MadSci Network: Astronomy

Re: What is 'the great wall of galaxies'?

Date: Mon Jan 15 16:13:34 2001
Posted By: Ken Rines, Grad student, Astronomy, Harvard-Smithsonian Center for Astrophysics
Area of science: Astronomy
ID: 977495100.As

Hi Gabby,

Thanks for your question! The Great Wall of galaxies is a large structure found in the nearby universe by Margaret Geller and John Huchra, two astronomers at the Harvard-Smithsonian Center for Astrophysics. (In fact, Margaret Geller is my thesis advisor!). Geller and Huchra decided to make a map of the local universe by using the redshifts of galaxies in order to find their distances. They discovered extremely large structures, some up to 300 million light-years across! They found big empty regions with very few galaxies and long threads or filaments of galaxies. Several of these galaxy threads are at about the same distance from us, so they seem to be part of a giant sheet of galaxies. The following is a quote from John Huchra's web page: "The structure running all the way across between 8 hours and 17 hours RA and 5,000 and 10,000 km/s is called the ``Great Wall,'' perhaps the largest single structure yet detected in any redshift survey. Its dimensions are about 600x250x30 million light years, sort of like a giant quilt of galaxies across the sky. (see Geller and Huchra 1989, Science 260, 1175.)". His site also has some pictures of the Great Wall.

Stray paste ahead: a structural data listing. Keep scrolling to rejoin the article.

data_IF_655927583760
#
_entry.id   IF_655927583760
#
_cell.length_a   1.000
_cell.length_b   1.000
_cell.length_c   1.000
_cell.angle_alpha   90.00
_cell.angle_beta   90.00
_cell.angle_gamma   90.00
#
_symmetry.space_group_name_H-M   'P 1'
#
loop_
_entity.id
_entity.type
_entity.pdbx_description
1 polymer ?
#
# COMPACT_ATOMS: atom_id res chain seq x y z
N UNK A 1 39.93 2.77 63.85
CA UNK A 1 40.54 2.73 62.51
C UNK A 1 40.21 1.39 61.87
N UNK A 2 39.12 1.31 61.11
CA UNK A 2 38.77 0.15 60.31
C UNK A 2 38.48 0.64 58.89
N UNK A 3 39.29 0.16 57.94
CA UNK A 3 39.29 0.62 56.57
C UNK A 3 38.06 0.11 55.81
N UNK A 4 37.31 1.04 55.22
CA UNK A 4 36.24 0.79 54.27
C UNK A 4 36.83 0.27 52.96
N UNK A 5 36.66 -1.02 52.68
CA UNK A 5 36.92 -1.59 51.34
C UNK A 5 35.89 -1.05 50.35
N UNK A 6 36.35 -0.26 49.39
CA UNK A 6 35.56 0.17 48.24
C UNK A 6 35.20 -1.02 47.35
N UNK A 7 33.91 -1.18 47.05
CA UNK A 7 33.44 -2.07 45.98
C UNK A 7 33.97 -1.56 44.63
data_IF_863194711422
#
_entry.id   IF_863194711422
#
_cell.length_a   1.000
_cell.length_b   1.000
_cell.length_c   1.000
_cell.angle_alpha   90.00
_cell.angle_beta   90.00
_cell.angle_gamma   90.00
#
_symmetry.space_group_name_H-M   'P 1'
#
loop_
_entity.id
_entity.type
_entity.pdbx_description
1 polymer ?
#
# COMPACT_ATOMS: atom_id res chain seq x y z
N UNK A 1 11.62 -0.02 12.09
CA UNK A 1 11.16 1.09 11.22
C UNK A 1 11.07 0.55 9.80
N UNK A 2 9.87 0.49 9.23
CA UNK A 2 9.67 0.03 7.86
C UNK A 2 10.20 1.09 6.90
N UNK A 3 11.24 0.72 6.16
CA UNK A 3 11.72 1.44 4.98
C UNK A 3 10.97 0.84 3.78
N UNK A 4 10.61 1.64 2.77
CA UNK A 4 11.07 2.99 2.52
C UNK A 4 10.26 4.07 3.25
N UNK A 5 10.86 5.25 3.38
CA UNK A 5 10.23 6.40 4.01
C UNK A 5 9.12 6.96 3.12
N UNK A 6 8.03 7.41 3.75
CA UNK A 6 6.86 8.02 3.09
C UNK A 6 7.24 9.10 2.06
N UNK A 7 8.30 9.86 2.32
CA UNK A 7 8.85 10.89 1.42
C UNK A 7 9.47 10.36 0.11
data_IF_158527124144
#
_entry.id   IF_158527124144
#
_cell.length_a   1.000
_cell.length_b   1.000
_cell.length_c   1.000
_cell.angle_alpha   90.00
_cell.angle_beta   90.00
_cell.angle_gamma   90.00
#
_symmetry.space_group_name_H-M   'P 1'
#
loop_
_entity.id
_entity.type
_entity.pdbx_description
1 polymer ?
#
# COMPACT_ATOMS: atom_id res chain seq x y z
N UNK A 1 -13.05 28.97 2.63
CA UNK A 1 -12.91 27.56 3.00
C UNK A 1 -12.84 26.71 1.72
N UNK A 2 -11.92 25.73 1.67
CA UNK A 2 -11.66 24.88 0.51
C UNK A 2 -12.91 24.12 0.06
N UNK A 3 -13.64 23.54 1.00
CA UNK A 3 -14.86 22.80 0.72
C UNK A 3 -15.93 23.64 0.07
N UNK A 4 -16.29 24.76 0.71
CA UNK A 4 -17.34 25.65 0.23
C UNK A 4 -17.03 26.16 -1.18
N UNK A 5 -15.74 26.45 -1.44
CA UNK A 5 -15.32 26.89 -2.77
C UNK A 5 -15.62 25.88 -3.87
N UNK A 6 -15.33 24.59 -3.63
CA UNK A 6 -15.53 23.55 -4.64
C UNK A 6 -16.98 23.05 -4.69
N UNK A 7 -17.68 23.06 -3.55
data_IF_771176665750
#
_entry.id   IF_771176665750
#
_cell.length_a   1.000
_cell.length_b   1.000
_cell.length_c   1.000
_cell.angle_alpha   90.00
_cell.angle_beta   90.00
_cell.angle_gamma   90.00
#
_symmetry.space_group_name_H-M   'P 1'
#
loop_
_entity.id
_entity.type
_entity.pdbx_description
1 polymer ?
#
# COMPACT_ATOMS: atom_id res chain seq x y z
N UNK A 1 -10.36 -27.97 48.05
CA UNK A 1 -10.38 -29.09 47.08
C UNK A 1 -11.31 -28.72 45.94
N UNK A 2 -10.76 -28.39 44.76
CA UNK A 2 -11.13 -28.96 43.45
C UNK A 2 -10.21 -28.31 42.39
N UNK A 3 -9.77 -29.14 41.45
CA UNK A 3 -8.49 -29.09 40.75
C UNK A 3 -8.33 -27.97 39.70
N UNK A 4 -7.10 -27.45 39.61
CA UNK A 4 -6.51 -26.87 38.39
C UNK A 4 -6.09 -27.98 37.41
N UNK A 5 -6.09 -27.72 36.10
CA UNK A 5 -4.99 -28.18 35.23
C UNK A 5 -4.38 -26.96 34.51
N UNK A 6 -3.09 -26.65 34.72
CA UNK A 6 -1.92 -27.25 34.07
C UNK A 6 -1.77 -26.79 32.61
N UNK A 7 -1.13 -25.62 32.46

Some astronomers use computers to try to simulate the history of the universe. They can make threads connecting knots of galaxies, but they still have trouble making big sheets like the Great Wall. Other astronomers are hard at work on new redshift surveys which look at much bigger volumes than the original survey of Geller and Huchra. These surveys will show how common sheets of galaxies are and if there are any sheets larger than the Great Wall. At least one of these surveys suggests that the Great Wall is one of the largest structures in the universe!

Sky and Telescope, August 1991, 137
Kauffmann, Universe

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